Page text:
Christina Smillie, MD, FAAP, IBCLC, FABM
Dr. Smillie is an American pediatrician who in 1996 founded the first private medical practice in the USA devoted to the specialty of breastfeeding medicine.
Board certified by both the American Board of Pediatrics in 1983 and by the International Board of Lactation Consultant Examiners in 1995, she values her continuing education from colleagues, research, and breastfeeding babies and their mothers.
She’s been a member of the Academy of Breastfeeding Medicine since 1996, and an ABM Fellow since 2002. She has served on La Leche League International’s Health Advisory Council for over a decade.
Dr. Smillie speaks nationally and internationally about the clinical management of a wide variety of breastfeeding issues, always stressing the role of the motherbaby as a single psychoneurobiological system, and emphasizing the innate instincts underlying both maternal and infant competence.
Lecture 1 – Breast distress breast refusal oral aversion and total freakout: gentle paths back to the breast
This talk will look at babies who can’t, won’t or don’t take the breast, including why babies can get so upset, why they are not actually “refusing” the breast, and offer a rational and gentle approach that helps these babies get over their distress so they can breastfeed. This approach will help the IBCLC who has tried every technique known, but the baby is still unhappy. The presentation will include history, language and paradigms for looking at breast aversion and utilise case studies for examples.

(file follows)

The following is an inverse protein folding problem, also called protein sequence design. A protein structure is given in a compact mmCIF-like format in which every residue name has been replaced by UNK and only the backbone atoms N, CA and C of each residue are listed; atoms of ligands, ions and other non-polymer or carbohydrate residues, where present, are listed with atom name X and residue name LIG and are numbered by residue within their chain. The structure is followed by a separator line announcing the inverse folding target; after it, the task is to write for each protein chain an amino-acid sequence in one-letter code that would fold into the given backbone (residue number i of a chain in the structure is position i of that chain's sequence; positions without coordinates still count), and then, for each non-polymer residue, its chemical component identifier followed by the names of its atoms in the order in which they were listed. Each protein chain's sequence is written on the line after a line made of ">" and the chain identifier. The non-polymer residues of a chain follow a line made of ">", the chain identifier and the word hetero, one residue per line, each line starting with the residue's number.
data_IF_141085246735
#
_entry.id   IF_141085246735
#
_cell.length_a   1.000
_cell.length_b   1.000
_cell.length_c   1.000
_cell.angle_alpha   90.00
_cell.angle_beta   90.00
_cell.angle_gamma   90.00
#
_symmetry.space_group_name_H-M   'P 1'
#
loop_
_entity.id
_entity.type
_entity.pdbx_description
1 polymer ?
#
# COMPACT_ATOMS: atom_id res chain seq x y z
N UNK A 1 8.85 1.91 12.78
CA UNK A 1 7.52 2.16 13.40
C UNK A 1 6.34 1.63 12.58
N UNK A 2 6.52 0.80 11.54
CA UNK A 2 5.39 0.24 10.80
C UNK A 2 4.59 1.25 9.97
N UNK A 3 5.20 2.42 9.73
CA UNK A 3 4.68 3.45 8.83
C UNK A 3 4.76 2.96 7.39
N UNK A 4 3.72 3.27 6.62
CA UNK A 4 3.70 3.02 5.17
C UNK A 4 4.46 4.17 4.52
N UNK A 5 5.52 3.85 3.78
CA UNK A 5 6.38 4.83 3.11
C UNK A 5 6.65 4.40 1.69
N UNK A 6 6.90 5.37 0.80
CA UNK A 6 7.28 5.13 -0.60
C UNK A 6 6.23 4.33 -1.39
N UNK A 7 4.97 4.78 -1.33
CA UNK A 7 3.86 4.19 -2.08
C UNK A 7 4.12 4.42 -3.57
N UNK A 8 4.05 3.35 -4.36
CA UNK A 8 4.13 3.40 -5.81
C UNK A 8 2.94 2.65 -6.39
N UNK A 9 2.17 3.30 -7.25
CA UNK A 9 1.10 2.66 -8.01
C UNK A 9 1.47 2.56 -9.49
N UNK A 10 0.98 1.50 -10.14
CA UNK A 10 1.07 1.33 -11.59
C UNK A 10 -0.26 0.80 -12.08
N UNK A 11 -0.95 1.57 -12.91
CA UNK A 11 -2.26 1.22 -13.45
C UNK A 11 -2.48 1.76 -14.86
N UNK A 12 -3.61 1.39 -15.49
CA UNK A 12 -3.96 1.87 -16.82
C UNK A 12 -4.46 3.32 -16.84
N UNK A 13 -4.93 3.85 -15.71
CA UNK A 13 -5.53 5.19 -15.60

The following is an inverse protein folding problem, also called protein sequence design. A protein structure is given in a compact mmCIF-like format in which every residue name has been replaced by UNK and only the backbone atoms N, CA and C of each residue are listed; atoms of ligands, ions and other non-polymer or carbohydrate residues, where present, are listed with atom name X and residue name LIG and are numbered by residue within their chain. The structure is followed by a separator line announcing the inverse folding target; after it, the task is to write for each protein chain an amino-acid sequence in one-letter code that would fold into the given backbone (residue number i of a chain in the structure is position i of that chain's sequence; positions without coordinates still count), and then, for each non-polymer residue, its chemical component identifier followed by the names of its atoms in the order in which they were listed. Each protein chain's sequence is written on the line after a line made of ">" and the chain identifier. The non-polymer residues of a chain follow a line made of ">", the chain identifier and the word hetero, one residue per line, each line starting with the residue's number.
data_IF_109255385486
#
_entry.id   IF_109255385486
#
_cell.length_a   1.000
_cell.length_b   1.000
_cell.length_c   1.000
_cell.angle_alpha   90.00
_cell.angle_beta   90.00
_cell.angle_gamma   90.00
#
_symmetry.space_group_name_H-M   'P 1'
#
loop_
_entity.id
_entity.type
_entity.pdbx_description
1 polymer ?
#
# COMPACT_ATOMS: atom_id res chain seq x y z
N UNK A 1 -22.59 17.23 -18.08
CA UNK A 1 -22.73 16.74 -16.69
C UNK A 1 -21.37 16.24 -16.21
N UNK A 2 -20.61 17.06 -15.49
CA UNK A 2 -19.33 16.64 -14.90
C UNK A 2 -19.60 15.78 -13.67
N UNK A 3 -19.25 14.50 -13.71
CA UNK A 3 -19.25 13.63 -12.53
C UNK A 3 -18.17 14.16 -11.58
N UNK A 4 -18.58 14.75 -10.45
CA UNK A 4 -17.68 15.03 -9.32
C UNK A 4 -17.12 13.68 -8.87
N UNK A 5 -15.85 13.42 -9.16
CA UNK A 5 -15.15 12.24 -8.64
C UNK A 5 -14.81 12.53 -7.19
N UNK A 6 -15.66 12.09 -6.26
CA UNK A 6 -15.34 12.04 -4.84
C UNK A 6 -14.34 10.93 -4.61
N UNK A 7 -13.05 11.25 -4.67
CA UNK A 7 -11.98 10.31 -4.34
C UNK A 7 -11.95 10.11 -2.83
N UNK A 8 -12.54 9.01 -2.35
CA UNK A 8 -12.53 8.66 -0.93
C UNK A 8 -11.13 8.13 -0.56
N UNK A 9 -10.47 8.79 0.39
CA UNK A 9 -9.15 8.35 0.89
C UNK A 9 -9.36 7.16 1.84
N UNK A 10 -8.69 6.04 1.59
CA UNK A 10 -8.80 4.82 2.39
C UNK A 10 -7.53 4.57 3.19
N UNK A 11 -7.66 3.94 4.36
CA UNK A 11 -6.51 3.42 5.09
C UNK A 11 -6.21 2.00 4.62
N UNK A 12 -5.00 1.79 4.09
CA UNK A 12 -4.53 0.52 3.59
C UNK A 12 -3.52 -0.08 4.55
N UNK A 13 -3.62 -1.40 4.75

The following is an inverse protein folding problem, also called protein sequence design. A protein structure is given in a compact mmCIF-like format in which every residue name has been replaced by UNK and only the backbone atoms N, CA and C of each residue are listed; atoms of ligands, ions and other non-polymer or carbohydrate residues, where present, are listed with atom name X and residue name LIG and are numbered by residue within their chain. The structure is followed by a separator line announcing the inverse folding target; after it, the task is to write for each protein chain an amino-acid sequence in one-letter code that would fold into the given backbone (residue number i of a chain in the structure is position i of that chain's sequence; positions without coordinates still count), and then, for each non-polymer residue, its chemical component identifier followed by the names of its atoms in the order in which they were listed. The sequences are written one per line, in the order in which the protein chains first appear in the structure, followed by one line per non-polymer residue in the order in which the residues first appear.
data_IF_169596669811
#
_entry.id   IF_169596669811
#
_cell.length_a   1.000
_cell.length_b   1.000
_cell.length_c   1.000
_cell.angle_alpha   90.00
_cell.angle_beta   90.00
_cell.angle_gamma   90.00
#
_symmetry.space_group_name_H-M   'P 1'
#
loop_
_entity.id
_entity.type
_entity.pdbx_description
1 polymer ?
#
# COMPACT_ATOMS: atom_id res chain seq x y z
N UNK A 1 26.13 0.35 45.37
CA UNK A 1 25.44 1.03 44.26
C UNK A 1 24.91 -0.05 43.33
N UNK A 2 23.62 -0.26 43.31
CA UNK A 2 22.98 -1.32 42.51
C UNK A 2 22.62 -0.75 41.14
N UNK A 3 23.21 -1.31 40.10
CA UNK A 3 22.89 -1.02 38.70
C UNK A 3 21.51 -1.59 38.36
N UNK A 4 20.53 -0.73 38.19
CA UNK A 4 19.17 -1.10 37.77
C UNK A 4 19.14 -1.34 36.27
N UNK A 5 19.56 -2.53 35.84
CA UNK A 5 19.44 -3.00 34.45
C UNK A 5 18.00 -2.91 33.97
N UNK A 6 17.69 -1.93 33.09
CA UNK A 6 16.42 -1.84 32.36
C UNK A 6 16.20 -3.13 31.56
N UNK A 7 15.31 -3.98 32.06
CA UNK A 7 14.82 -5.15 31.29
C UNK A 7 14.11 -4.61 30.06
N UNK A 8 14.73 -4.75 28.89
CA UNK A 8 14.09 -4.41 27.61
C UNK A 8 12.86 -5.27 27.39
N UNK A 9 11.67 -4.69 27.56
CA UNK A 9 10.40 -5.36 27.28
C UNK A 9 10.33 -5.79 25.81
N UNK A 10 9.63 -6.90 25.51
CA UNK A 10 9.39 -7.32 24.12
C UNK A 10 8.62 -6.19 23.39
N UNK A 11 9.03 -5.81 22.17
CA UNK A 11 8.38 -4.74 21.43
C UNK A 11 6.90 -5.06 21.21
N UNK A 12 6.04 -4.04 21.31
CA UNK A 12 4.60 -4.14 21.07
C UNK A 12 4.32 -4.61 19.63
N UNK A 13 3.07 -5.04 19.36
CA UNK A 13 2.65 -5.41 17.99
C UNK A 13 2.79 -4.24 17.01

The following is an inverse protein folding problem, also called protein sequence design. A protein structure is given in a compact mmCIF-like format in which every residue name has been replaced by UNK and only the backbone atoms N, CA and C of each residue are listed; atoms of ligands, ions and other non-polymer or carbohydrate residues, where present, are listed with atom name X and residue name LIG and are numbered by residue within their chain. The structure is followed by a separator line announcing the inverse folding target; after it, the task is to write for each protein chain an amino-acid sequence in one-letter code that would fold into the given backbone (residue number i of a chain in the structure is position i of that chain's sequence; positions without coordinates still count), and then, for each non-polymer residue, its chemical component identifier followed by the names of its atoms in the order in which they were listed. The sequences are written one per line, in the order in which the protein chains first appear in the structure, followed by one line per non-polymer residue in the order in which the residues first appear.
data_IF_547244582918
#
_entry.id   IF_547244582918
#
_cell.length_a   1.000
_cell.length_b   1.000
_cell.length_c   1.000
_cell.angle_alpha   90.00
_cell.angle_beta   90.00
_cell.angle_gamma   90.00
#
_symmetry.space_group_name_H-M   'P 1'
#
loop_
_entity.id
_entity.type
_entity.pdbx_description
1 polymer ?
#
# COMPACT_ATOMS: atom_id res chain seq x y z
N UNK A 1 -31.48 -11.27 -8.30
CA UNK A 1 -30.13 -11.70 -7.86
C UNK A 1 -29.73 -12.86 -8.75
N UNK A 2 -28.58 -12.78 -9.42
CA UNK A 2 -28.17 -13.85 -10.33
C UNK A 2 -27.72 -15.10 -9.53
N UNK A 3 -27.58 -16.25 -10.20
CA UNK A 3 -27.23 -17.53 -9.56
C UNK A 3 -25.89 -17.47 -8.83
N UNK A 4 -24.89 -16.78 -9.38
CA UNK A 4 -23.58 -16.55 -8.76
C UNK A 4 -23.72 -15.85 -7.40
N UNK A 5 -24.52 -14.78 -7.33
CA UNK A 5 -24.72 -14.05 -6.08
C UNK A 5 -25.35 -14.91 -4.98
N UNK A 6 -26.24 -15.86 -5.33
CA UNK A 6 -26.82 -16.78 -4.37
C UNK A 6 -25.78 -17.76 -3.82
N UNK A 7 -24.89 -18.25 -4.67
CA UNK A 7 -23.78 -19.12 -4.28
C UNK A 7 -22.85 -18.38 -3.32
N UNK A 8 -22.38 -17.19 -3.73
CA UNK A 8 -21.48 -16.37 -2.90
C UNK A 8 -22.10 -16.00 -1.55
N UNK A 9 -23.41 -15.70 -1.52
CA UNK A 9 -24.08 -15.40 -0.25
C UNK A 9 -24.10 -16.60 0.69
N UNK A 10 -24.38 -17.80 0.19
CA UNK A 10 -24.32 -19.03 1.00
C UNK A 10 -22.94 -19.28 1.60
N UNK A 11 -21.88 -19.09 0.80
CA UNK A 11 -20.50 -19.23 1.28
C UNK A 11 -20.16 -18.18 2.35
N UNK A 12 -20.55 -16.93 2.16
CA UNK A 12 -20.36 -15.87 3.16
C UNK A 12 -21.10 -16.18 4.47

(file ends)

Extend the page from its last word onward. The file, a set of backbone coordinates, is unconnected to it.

Lecture 2 – Breastfeeding: What do hands have to do with it?
Too long we’ve focused primarily on the mother’s breasts and the baby’s mouth, forgetting the importance of hands to breastfeeding: to comfortable feeding, comfortable breasts, and easy milk production. We’ll look at how mothers intuitively use their hands on the breasts, whether nursing or pumping, and the different roles of the mother’s hands, the baby’s hands, the midwife’s hands, and the LC’s hands—whose hands belong where, and whose hands are in the way. We’ll also look at how using hands—the mother’s hands, and sometimes the professional’s—can aid in the prevention and treatment of a variety of breastfeeding issues, including both rapid and slow milk production and plugged ducts, as well as help with feeding preemies, twins, etc., and describe
several very different manual techniques for these different situations.